On August 15th, 1947, India was declared a free nation. Shortly before this monumental event, Jawaharlal Nehru, the first prime minister of independent India, made one of the greatest speeches of the century. This speech came to be known as “A Tryst With Destiny”. One of the most memorable sentences from this is “At the stroke of today’s midnight hour, when the world sleeps, India will awake to life and freedom.” However, today, on India’s 69th year of independence, it seems apt to ask: was freedom truly what we awoke to?
Following the British Raj, there is no doubt that India has progressed. It began to produce its own food grain through policy reforms and “green revolutions”, eradicated diseases such as polio, and almost doubled its life expectancy rate. It is said to have one of the best space programmes in the world and India’s literacy rate is now in the 70s – more twice as much as it was previously. India is the largest democracy in the world. It has come a long way since the days of British rule.
As a nation, India can boast of its progress but only to a certain extent. How can we celebrate freedom when India is one of the 76 countries in the world where same-sex marriage isn’t permitted and homosexuality is “illegal”? Section 377 of the Indian Penal Code states that “unnatural sexual activity” is a crime and it dates back to 1861. It was introduced by the British and even though they have stopped practicing this archaic law long since, India still clings on to it. Politicians and a majority of the general public see homosexuality as something that is the influence of globalisation and something that is not a part of “Indian culture”. How can we celebrate freedom when over 2.5 million people, according to figures submitted by the Supreme Court in 2012, aren’t allowed to be free and celebrate their love? How can we celebrate freedom when a certain “type” of love is “immoral”?
As a nation, India can boast of its diversity but only to a certain extent. According to Articles 15 and 25 of the Indian Constitution, every Indian citizen is guaranteed the freedom of religion. If everyone is free to follow their religion of choice, why was a church in Raipur attacked in June 2015? Why were there two incidents of nuns being raped in March and June 2015? Why are there “communal riots” against Muslims by Hindus? Why did the 2002 Gujarat riots take place with no intervention from the state government, then led by the current Prime Minister? We talk about how India is a multicultural nation and has many minorities that live in it, diversifying it greatly. How can we celebrate freedom when certain religious minorities do not feel safe within their own country?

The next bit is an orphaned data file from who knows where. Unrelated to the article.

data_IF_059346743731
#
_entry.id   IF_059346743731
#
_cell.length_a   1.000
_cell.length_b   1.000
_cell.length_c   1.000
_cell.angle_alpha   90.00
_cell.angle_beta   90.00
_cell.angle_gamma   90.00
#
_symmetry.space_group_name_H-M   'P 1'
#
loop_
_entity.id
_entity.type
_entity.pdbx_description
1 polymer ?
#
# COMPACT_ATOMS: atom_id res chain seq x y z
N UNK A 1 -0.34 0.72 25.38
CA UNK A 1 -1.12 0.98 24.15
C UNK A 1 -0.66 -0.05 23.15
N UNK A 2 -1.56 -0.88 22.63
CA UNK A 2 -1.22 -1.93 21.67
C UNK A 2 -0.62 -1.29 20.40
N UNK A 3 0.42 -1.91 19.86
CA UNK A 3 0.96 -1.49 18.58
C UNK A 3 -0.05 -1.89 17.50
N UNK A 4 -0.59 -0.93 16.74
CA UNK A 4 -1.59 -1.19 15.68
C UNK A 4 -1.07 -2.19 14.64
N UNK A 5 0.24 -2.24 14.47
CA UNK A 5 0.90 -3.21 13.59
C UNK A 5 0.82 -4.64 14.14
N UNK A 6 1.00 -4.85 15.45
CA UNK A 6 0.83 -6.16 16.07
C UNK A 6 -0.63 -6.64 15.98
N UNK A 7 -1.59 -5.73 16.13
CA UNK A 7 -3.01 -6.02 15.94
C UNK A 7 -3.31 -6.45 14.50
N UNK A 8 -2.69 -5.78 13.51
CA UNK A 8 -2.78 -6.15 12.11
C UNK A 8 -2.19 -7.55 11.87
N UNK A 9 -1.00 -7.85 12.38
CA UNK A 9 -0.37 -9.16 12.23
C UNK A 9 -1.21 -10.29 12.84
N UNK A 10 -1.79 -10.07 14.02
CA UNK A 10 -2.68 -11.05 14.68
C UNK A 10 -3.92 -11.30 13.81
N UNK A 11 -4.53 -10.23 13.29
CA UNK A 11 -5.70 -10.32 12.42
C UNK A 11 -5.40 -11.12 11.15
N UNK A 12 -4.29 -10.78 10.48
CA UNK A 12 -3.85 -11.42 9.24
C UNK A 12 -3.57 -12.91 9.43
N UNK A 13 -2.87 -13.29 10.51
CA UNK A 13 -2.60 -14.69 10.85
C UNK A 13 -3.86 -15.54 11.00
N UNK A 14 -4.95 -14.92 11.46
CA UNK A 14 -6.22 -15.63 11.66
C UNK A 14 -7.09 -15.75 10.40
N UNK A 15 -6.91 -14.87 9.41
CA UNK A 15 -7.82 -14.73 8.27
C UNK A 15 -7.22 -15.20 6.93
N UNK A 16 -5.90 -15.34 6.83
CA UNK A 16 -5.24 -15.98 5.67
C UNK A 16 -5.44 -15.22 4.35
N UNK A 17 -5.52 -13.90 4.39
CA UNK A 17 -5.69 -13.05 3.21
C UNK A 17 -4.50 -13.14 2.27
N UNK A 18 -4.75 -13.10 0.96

As a nation, India can boast of its great foreign relations but only to a certain extent. Article 15 of the Indian Constitution states that no discrimination on the basis of religion, race, sex, caste and country of origin is permitted in the Republic Of India. But then why is it that, earlier this year, two Nigerian nationals were assaulted in a West Delhi neighbourhood? 12 men allegedly attacked them after one of the two reprimanded a young child for throwing a water balloon at him. Such incidents are not uncommon. There have been past reports where people of African origin have been attacked and brutally assaulted by large groups of people in public. A question that is often raised is – “Is it because they’re of a different race?”. In 2013, the Washington Post conducted a survey that unveiled that India was the most racist country in the world. This doesn’t seem far-fetched when you look at instances of violence and discrimination against foreign nationals living in India. How can we celebrate freedom when foreign nationals living in India have to live in constant fear of physical assault?
As a nation, India can boast about the rights guaranteeing freedom of expression it has but only to a certain extent. Article 19 of the Indian Constitution states that every citizen has the freedom of speech and the freedom of expression. Where does this freedom end though? In 2012, after the death of Shiv Sena leader Bal Thackeray, a girl posted on her Facebook that she did not think the city should observe a bandh (form of protest often by a political party where they shut down and declare a general strike). A friend of hers liked this post and both girls were then suddenly arrested. Their family and friends were threatened. This made people question Article 19 – does freedom of expression not extend to expressing one’s opinion? How can we celebrate freedom when journalists in this nation are often afraid to report the news out of fear of legal action?
There is no doubt that India is developing into a great country with a growing economy and more involvement in global politics. The India that existed before 1947 is a mere shadow of the India today. But without massive social reforms, it will never complete its evolution. India still has yet to hear the stroke of the midnight hour and truly awake to life and freedom.
Happy Independence Day, India!